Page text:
And takes her moon,
And lies in silver
Soft, serene.

The night flows gently
Heart is calm.
She feels the silence,
sky, the stars.

And here she feels
The earth, the air,
Beating in her
Soft and pure.

Til eyes move gently
Remember time,
The coming sunrise
Threatens her eyes.

Back through woodland
Through the fence,
Back through the gardens,
Alleys, gates.

She must return
Before the sun
Burns through her fur,
Her paws, her tail.

She shuffles in
The urban house,
Pads through the cravings,
Hunger, strife.

She climbs the stairs
Into the room,
Heartbeat racing
As the light

Slowly sets
Her fur aflame.
Awakes in hands.
In skin.

In life.

Lucinda Troth may be reached at lucinda_troth@hotmail.com.

Poetry by Linda Sheppard

The Banshee

Within the wail of the banshee…
This concept I will await
As momentarily, she touched on my soul…
but as yet, she has failed to take

A Celtic spirit, an usher proclaimed…
for those amidst us
that move to the next world

Foregone is the conclusion
that my loved ones
will be forewarned

My torment echoes
and my soul has been destroyed…
As my soul is in limbo
and my prayers for release
are being ignored.

Regardless of the Banshees silence
whilst she washes human entrails
I again get to meet my old friend
Darkness once again
The prince of darkness
The bringer of death

Again I ask my old friend
Why is my spirit in limbo
and the banshee does not wail?

Awkwardly he acknowledges
my plea…and dispositions it
as the undead of society.

Relentlessly I forgo my quest
of seeking normality
As darkness has succumbed my

Within my hopes, my dreams
and desires
My old friend darkness will
always transpire

As within the realm of light
Darkness will always prevail
As the wail of the Banshee…
Is no more

For what was once accepted
As a warning of foreclosure
Which was duly accepted and understood
This concept is no longer
Instead I still seek refuge and
Comfort in the realm of the shadows
Whilst my life is in limbo
And my feelings no more.

Linda Sheppard may be reached at angeleyes370165@googlemail.com.

Poetry by Sam Burks

Big Picture, Little Eyes

Who knows
what this all means
As I stand
with my nose
pressed against
the texterized
of humanity
at it’s most vibrant
Among the swirls of paint
both cold and warm
I try relentlessly
and hopelessly
to appreciate the beauty
from such a close range
And I see the sun
as a pin-point dot
in the collage
of information
rapidly becoming
more intricate
as the various
subplots in the heart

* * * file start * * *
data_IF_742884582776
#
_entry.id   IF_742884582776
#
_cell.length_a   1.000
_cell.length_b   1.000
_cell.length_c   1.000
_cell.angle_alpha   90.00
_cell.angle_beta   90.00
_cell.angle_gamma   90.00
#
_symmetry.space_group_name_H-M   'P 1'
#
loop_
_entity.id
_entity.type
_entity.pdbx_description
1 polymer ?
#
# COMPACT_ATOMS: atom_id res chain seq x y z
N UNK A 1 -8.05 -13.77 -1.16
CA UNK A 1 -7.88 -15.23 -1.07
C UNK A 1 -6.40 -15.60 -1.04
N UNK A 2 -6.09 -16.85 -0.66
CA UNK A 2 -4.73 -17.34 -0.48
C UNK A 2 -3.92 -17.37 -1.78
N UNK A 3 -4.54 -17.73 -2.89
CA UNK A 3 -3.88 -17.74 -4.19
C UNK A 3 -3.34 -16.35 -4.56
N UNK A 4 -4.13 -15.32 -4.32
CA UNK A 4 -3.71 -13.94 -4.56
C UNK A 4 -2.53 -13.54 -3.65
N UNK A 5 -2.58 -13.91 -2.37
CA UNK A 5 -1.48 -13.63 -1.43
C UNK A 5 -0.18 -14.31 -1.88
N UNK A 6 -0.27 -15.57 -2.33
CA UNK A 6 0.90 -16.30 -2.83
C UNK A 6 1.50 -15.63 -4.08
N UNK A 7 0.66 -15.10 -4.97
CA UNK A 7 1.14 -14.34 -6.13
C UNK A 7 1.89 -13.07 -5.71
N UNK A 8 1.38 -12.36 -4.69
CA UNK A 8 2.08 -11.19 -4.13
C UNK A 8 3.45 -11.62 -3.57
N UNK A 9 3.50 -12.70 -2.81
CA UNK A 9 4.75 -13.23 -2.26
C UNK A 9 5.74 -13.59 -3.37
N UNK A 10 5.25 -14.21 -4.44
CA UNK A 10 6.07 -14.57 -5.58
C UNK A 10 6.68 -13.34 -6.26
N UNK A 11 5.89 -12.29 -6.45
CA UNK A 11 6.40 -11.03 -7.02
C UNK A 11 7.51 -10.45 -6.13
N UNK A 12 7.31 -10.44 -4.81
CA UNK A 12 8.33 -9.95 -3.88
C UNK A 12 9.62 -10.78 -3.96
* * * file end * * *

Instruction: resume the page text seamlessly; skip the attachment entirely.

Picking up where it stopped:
of my mind
Oh, how i wish
I was the artist
painting this design

You may reach Sam Burks at srburks@gmail.com.

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Book Review: Sugar Zone, by Mary Mackey

[Reviewed by Laura O’Brien]

Mary Mackey’s most recent book of poetry, Sugar Zone, is the sixth installment in her impressive body of work, which includes five collections of poetry and twelve novels. She received her B.A. from Harvard, earned her Ph.D. in Comparative Literature at the University of Michigan, and is a Professor Emeritus of English at California State University, Sacramento. For the last twenty years, she has been traveling with her husband, Angus Wright, to Brazil for his work on land reform and environmental issues, and these experiences have shaped the dramatic and unflinching imagery of Sugar Zone. Her past work has been translated into twelve foreign languages, so it is fitting that Sugar Zone include Portuguese words and phrases as a means of deepening the complexity of its descriptions of Brazil’s alluring chaos.

The collection is divided into four parts that consistently submerge the reader in the uncertainty and beauty of Mackey’s world. Weaving throughout the poems are, to name a few, the powerful themes of chaos, love, death. In Part I: Sugar, Mackey immediately introduces the reader to the urban landscape of Brazil, which is something wholly different from American living standards. This is the place where the people use flowers ‘to dye their lips/ the color of blood’ and sing ‘of cities of blue glass/and the jaguars that prowl our dreams.’ She frequently describes the tension that results from the ‘rising ocean [that] eats the beach.’ The city is clearly at odds with the tumultuous natural world that surrounds it, and there is a constant struggle to withstand the onslaught. This chaos is also highlighted by the frequent offerings given to local deities, including Iemanja, the queen of the ocean. The natural and supernatural must be appeased to ensure human survival, but everything is tenuous. As Part I progresses, the poems become more self-reflective, and the narrator describes the internal explorations that result from living in a foreign environment. These poems drift from conflicted love to various stages of pain and death. The uncertainty is palpable, but rational and unafraid.

You can contact the reviewer, Laura O’Brien, at lauraellaroberts@gmail.com.